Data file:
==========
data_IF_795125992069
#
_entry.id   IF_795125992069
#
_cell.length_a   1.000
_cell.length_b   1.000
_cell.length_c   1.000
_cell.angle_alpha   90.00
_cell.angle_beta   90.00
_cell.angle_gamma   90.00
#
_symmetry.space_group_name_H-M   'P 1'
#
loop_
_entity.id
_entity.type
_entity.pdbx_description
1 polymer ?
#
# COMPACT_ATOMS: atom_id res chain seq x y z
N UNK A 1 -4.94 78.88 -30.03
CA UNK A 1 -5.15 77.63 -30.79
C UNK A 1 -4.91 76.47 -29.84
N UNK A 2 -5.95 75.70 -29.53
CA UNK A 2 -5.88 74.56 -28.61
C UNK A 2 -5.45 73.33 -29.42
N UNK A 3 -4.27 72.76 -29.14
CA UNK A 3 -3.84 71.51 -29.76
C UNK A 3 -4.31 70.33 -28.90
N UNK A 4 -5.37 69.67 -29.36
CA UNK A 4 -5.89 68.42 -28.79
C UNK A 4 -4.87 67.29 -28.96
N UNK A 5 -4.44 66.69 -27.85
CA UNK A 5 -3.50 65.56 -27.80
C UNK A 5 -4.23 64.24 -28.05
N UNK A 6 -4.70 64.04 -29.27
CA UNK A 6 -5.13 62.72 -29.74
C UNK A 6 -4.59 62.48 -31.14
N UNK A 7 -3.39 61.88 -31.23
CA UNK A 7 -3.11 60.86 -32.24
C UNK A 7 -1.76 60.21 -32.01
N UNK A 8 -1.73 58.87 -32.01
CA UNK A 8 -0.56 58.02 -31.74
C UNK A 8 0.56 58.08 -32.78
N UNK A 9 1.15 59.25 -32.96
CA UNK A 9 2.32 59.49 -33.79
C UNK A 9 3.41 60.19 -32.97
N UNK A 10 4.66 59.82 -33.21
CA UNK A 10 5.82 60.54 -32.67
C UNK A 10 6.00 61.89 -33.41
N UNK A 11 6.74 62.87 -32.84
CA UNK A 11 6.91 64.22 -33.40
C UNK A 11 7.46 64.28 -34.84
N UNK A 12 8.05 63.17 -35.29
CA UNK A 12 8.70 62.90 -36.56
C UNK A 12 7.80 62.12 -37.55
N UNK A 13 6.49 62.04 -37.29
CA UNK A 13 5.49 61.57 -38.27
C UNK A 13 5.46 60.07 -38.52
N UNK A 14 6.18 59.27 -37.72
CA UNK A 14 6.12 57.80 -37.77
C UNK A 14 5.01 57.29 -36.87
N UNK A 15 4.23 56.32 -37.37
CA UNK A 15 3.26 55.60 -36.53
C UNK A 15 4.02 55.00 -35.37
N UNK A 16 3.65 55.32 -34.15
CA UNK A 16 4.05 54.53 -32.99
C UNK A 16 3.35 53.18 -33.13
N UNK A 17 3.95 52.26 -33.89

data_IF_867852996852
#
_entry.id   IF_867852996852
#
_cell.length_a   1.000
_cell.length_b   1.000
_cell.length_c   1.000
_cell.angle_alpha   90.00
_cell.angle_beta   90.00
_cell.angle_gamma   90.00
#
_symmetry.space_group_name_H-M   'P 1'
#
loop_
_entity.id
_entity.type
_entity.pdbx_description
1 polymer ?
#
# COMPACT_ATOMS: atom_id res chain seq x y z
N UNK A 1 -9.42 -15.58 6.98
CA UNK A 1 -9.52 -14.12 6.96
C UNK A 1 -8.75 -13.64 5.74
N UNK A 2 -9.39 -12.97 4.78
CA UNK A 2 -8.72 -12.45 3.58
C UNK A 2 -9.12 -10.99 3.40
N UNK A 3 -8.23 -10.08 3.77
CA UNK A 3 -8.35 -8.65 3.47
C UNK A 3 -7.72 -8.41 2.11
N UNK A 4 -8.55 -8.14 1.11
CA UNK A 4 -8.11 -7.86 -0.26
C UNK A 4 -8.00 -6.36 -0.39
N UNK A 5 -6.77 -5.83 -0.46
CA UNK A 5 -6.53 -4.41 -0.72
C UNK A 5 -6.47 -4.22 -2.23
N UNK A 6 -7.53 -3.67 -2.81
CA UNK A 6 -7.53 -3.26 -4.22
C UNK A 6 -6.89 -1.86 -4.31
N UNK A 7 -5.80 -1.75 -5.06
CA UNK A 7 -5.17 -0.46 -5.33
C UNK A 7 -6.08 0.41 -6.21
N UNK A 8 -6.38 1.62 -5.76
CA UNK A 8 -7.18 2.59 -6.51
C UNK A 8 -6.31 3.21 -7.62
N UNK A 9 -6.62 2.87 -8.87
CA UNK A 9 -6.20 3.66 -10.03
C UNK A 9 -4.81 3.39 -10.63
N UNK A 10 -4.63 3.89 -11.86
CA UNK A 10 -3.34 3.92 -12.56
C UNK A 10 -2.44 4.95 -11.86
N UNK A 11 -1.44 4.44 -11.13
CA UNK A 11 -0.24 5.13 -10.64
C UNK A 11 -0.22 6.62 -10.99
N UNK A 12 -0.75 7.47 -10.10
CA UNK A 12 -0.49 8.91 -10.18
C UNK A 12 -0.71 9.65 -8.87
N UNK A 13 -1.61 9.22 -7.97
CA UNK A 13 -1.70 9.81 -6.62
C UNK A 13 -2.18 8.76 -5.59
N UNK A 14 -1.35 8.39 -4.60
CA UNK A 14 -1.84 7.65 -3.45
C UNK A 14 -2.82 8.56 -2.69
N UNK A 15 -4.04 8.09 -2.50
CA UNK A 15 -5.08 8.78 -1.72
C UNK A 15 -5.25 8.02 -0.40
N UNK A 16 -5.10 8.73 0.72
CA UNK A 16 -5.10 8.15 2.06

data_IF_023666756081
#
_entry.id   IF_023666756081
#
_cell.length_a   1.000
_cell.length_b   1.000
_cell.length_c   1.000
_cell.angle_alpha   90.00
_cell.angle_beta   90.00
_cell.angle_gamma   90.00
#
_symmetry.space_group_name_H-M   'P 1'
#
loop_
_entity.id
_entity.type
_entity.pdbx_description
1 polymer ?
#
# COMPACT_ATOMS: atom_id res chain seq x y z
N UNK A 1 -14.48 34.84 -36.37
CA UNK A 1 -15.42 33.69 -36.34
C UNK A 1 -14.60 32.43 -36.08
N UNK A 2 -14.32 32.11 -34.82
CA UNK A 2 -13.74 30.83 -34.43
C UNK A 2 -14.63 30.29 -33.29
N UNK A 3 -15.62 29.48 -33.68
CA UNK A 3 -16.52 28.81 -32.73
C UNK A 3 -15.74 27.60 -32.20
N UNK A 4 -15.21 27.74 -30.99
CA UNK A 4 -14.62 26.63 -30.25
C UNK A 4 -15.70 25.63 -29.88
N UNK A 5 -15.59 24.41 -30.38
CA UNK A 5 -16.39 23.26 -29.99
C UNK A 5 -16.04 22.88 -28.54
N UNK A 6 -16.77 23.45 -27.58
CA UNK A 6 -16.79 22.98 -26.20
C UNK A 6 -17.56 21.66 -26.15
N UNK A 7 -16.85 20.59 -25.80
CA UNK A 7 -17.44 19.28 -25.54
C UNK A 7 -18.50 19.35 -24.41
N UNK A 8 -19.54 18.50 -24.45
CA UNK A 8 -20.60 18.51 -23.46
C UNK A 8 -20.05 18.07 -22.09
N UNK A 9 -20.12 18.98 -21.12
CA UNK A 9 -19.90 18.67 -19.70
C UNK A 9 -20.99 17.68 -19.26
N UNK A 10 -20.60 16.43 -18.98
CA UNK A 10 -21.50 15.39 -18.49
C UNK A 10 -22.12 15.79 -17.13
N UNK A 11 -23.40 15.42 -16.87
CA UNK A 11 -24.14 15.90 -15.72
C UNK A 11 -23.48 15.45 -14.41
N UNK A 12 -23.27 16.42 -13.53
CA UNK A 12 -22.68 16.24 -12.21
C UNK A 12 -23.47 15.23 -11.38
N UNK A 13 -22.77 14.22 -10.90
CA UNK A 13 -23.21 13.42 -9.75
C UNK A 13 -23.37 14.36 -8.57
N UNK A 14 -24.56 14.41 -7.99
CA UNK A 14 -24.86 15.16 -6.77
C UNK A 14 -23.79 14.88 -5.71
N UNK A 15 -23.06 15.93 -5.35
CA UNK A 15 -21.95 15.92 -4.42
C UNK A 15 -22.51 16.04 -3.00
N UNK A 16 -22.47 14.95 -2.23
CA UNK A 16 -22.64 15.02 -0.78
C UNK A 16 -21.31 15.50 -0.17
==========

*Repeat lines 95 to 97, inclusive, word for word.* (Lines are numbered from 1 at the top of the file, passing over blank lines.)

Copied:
C UNK A 2 -9.12 -10.99 3.40
N UNK A 3 -8.23 -10.08 3.77
CA UNK A 3 -8.35 -8.65 3.47